3. We will show that the meromorphic function $f/g$ has only removable singularities, so it can be extended to an entire function. $\abs{f/g}≤1$, by Liouville's Theorem, $f/g$ is constant.
      Suppose $g(a)=0$ then $∃k∈ℤ^+,g(z)=(z-a)^kh(z)$, where $h$ is analytic in a neighborhood of $a$, and $h(a)≠0$.
      From $\abs{f(a)}≤\abs{g(a)}$ it follows that $f(a)=0$, so $∃m∈ℤ^+,f(z)=(z-a)^mj(z)$ where $j(a)≠0$ and $j$ is analytic in a neighborhood of $a$.
      For $z≠a$, $\abs f≤\abs g$ means that in a neighborhood of $a$,$$\displaystyle\left|(z-a)^{m-k}\frac{j(z)}{h(z)}\right|\le 1.$$ Since $j/h≠0$, by continuity there is a constant $K$ such that $\abs{j/h}≥1/K$ in a neighborhood of $a$, so $$\left|(z-a)^{m-k}\frac{j(z)}{h(z)}\right|\ge\frac{\abs{z-a}^{m-k}}K,$$So $\abs{z-a}^{m-k}≤K$ for $z≠a$. Setting $z→k$ we have $m≥k$, so $a$ is a removable singularity of $f/g$.
    1. Let $c_n$ be a bounded sequence of complex numbers. Show that \[ \sum_{n=1}^∞c_n \frac{z^n}{1+z^n} \] is holomorphic at any $z∈ℂ$ with $\abs{z}< 1$.
    2. Show that \[ \sum_{r=1}^∞\frac{1}{(r-z)^2} \] is holomorphic on $ℂ∖ℕ$.
      [Hint: the series' convergence is not uniform on all of $ℂ∖ℕ$ but, for any $z∈ℂ∖ℕ$, is uniform on some neighbourhood of $z$.]
    1. For $\abs{z}< 1$, $1+z^n≠0$, so $f_n(z)=c_n\frac{z^n}{1+z^n}$ is holomorphic. Let $r< 1$, for $\abs{z}≤r$, $1-r\le1-r^n≤1-\abs{z}^n≤\abs{1+z^n}$. Let $c=\sup_n\abs{c_n}$, then \[ \abs{f_n}\le c\frac{\abs{z^n}}{\abs{1+z^n}}\le c\frac{r^n}{1-r} \] Since $\sum_{n=1}^∞c\frac{r^n}{1-r}$ converges, the Weierstrass $M$-test tells us that $\sum_{n=1}^{∞}f_n$ converges uniformly on $\bar B(0,r)$, so the limit function is holomorphic on $B(0,1)$ by Morera's theorem.
    2. For $r≥2n$ and $z∈K=\bar B(0,n)∖ℕ$, we have $\abs z≤n≤\frac{r}{2}$, and therefore $\abs{r-z}≥r-\abs z≥r-\frac{r}{2}=\frac{r}{2}$. That gives us $$\abs{\frac1{(r-z)^2}}≤\frac{4}{r^2}.$$ Since $\sum_{r=2n}^∞\frac4{r^2}$ converges, the Weierstrass $M$-test tells us that $\sum_{r=2n}^∞\frac{1}{(r-z)^2}$ converges uniformly on $K$, so the limit function is holomorphic on $K$ by Morera's theorem.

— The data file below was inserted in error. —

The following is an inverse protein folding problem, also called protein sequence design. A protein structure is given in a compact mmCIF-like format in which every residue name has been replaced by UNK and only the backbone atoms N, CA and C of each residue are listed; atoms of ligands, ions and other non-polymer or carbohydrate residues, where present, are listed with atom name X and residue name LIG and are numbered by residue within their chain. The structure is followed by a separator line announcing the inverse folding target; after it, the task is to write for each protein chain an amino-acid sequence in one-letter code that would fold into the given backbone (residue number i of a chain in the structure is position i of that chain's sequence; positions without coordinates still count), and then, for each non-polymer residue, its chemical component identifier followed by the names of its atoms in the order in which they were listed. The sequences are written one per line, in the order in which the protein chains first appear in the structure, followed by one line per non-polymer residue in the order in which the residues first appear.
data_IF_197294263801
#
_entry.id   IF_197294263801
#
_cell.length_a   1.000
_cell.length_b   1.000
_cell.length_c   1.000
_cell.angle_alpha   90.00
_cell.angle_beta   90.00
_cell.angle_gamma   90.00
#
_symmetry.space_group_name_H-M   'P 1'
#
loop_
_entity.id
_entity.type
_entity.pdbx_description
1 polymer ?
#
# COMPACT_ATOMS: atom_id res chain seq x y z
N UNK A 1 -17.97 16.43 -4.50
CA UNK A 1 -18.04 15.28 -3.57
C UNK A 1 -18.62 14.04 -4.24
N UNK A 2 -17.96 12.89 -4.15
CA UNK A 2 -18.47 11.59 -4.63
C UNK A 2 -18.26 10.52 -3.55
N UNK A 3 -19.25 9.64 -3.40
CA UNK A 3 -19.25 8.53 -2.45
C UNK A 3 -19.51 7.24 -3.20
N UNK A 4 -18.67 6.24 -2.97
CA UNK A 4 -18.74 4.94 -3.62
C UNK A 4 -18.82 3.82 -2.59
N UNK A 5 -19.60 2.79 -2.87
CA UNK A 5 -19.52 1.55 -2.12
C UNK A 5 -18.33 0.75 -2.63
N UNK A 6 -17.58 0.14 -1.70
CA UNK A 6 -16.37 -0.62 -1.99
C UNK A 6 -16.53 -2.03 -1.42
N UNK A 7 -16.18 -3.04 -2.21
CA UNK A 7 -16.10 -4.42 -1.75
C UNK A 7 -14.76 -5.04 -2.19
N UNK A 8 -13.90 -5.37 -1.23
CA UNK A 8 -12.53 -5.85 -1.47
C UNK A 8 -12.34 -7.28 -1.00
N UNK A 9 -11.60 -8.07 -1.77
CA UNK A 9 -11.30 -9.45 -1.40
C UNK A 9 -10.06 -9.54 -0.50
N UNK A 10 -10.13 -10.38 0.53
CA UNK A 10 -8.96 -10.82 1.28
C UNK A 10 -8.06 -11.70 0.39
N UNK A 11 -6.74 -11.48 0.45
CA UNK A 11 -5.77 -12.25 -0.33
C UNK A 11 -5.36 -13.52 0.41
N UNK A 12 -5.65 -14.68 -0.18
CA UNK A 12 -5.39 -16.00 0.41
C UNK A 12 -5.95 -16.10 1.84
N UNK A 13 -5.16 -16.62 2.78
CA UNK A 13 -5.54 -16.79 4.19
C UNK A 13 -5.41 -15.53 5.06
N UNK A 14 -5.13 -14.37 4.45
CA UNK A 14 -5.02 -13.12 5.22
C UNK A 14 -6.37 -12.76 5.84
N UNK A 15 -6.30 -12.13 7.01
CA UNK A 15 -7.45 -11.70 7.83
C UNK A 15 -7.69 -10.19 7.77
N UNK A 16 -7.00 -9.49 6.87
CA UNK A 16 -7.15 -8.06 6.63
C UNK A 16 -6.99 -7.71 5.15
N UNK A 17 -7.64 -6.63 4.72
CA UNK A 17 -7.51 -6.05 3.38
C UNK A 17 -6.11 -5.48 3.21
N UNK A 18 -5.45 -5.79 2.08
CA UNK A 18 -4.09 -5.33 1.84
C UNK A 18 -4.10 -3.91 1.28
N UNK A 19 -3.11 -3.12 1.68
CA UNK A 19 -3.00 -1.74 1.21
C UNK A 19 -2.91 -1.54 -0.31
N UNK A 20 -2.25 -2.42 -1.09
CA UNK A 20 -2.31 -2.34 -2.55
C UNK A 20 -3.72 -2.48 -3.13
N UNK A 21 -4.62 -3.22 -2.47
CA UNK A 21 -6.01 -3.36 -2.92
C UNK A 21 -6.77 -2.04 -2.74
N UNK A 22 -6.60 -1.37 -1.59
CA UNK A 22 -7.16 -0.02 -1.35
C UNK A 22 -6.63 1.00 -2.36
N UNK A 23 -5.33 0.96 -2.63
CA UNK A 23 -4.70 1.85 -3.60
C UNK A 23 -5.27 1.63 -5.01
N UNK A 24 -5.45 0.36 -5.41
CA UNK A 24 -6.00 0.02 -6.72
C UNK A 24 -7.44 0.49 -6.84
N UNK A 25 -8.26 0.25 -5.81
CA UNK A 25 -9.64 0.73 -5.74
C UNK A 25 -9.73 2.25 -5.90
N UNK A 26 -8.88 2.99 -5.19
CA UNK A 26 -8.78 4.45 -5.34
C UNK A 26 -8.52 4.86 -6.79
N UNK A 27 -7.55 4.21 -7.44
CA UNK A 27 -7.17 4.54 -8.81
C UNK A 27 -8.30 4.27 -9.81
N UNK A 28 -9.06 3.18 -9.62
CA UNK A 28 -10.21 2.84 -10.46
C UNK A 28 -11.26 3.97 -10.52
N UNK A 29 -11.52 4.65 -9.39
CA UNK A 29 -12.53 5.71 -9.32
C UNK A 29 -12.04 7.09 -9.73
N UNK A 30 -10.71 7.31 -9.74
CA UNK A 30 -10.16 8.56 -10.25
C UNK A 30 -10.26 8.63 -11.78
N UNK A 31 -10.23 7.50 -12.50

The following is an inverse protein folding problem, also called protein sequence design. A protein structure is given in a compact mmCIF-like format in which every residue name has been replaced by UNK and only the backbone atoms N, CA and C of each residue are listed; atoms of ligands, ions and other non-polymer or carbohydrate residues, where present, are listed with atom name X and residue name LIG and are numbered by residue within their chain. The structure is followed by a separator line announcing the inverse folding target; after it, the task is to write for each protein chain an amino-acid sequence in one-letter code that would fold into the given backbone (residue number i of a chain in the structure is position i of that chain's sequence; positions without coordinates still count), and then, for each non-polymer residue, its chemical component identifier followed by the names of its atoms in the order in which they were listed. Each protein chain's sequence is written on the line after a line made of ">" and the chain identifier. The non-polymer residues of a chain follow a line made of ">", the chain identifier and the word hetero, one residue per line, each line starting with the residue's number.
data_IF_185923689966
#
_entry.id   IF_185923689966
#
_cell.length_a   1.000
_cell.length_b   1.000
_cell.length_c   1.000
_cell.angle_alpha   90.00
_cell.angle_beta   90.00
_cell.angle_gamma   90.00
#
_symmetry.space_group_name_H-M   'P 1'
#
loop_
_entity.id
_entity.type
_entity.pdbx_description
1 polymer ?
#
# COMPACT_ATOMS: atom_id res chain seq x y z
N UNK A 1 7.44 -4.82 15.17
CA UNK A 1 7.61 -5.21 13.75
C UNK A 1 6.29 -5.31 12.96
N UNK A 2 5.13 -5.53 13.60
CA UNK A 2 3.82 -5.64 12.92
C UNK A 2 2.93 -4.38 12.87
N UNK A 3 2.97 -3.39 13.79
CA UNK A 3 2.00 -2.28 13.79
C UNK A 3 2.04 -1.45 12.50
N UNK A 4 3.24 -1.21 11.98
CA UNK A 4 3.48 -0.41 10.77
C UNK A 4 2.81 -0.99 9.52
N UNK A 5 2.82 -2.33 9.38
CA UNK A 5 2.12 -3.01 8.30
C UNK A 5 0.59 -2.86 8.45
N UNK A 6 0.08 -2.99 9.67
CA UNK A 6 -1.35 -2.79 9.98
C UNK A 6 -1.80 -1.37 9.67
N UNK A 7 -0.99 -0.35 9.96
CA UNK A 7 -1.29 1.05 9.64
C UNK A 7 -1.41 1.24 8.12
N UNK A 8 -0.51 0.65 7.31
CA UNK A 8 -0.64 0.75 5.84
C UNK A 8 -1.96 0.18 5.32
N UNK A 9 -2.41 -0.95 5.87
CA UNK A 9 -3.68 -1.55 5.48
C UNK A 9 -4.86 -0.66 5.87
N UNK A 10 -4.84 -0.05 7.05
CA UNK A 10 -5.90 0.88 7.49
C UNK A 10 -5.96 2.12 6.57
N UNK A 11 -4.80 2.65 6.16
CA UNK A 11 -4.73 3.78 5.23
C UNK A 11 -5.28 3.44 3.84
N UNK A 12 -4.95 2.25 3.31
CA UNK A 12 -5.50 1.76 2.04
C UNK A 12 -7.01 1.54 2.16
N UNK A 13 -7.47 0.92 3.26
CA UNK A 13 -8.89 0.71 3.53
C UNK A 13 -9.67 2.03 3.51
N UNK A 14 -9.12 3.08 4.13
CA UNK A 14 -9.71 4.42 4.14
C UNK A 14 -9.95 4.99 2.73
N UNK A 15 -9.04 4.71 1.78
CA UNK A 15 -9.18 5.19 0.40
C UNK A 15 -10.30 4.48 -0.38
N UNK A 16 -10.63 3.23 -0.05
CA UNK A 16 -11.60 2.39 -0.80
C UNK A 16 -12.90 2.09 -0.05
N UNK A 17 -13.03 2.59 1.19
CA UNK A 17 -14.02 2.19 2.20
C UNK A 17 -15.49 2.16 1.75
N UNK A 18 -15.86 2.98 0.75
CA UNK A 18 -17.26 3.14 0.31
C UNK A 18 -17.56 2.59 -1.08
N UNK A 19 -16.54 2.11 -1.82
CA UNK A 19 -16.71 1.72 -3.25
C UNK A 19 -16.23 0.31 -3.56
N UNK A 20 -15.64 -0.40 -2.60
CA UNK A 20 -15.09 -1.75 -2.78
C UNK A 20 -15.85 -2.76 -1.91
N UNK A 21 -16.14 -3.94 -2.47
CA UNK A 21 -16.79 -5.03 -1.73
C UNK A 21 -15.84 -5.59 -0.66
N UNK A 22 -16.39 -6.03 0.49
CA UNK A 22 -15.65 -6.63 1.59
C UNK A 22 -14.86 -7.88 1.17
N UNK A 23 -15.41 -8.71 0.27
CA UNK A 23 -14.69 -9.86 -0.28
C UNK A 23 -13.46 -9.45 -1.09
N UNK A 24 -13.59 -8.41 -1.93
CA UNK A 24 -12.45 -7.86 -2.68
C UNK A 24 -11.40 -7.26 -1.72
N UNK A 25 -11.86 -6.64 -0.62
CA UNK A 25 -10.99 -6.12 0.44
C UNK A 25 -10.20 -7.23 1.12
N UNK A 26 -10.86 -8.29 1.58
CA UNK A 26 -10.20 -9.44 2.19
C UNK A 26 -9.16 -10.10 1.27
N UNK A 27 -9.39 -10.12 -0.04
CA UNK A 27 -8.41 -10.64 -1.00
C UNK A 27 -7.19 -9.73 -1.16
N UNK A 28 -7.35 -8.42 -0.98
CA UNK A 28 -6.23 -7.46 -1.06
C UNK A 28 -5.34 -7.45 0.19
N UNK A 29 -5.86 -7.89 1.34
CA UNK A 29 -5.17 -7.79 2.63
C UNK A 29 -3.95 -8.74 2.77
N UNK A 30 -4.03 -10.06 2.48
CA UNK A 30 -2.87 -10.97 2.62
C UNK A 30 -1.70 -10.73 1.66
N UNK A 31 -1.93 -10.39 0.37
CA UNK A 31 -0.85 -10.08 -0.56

6. Identify the singularities of the following functions. Classify any singularities which are isolated.
    1. $\frac1{e^z-1}$
    2. $\frac{\sin2πz}{z^3(2z-1)}$
    3. $\sin\left(\frac1z\right)$
    4. $\frac1{\exp\left(\frac1z\right)+2}$
    1. a simple pole at $z=2kπi, k∈ℤ$, since $\lim\frac{z-1}{e^z-1}=\frac1{(e^z-1)'|_{z=1}}=1$, and the function has period 2π, $2kπi$ is a simple pole with residue 1.
    2. a double pole at $z=0$ with residue $-4π$, since$$\frac{\sin2πz}{z^3(2z-1)}=\frac{2πz-\frac{4π^3z^3}3+⋯}{-z^3+2z^4}=-\frac{2π}{z^2}-\frac{4π}z+⋯$$a removable singularity at $z=\frac12$, since $\frac{\sin2πz}{z^3(2z-1)}=-\frac{\sin2π(z-\frac12)}{z^3(2z-1)}=-\frac{2π(z-\frac12)+⋯}{2z^3(z-\frac12)}$
    3. an essential singularity at $z=0$, since neither $\lim_{z→0}\sin\left(\frac1z\right)$ nor $\lim_{z→0}\csc\left(\frac1z\right)$ exist.$$\sin\left(z^{-1}\right)=z^{-1}-\frac{z^{-3}}{3!}+⋯$$residue is 1
    4. $\exp\left(\frac1z\right)+2=0⇒z=\frac1{\log2+(2k+1)πi},k∈ℤ$, all of them are simple poles, since they are all simple zeros of $\exp\left(\frac1z\right)+2$ with residue \[\lim_{z→\frac1{\log2+(2k+1)πi}}\frac{z-\frac1{\log2+(2k+1)πi}}{\exp \left(\frac{1}{z}\right)+2}=\lim_{z→\frac1{\log2+(2k+1)πi}}\frac1{-\frac1{z^2}\exp \left(\frac1z\right)}=\frac1{2 (\log2+(2k+1)πi)^2}\] Since $\frac1{\log2+(2k+1)πi}→0$ as $k→∞$, 0 is a non-isolated singularity. residue undefined.
  7. Let \[ F(z)=\frac1{(z-1)^2(z+2)} . \] Find Laurent expansions for $F$ in \[ A_1=D(0,1), \quad A_2=\{z:1<\abs z< 2\} ; \quad A_3=\{z: \sqrt2<\abs{z-i}<\sqrt5\} \] Solution.
    For $\abs{z}<1$, \begin{aligned} -\frac1{9(z-1)}+\frac1{3(z-1)^2}&=\frac1{9(1-z)}+\frac1{3(1-z)^2}\\&=\sum_{k=0}^∞\frac{z^k}9+\frac{(k+1)z^k}3\\ -\frac1{9(z-1)}+\frac1{3(z-1)^2}&=-\frac{z^{-1}}{9(1-z^{-1})}+\frac{z^{-2}}{3(1-z^{-1})^2}\\&=\sum_{k=0}^∞-\frac{z^{-k-1}}9+\frac{(k+1)z^{-k-2}}3\\ \frac1{9(z+2)}&=\frac1{18\left(1+2^{-1}z\right)}\\&=\sum_{k=0}^∞\frac{(-2)^{-k}z^k}{18}\\ \end{aligned}
    For $\abs{z}> 1$,
    For $\abs{z}< 2$,
    For $z∈A_1$,\begin{aligned}F(z)&=\sum_{k=0}^∞\frac{z^k}9+\frac{(k+1)z^k}3+\frac{(-2)^{-k}z^k}{18}\\ F(z)&=\sum_{k=0}^∞-\frac{z^{-k-1}}9+\frac{(k+1)z^{-k-2}}3+\frac{(-2)^{-k}z^k}{18} \end{aligned}
    For $z∈A_2$,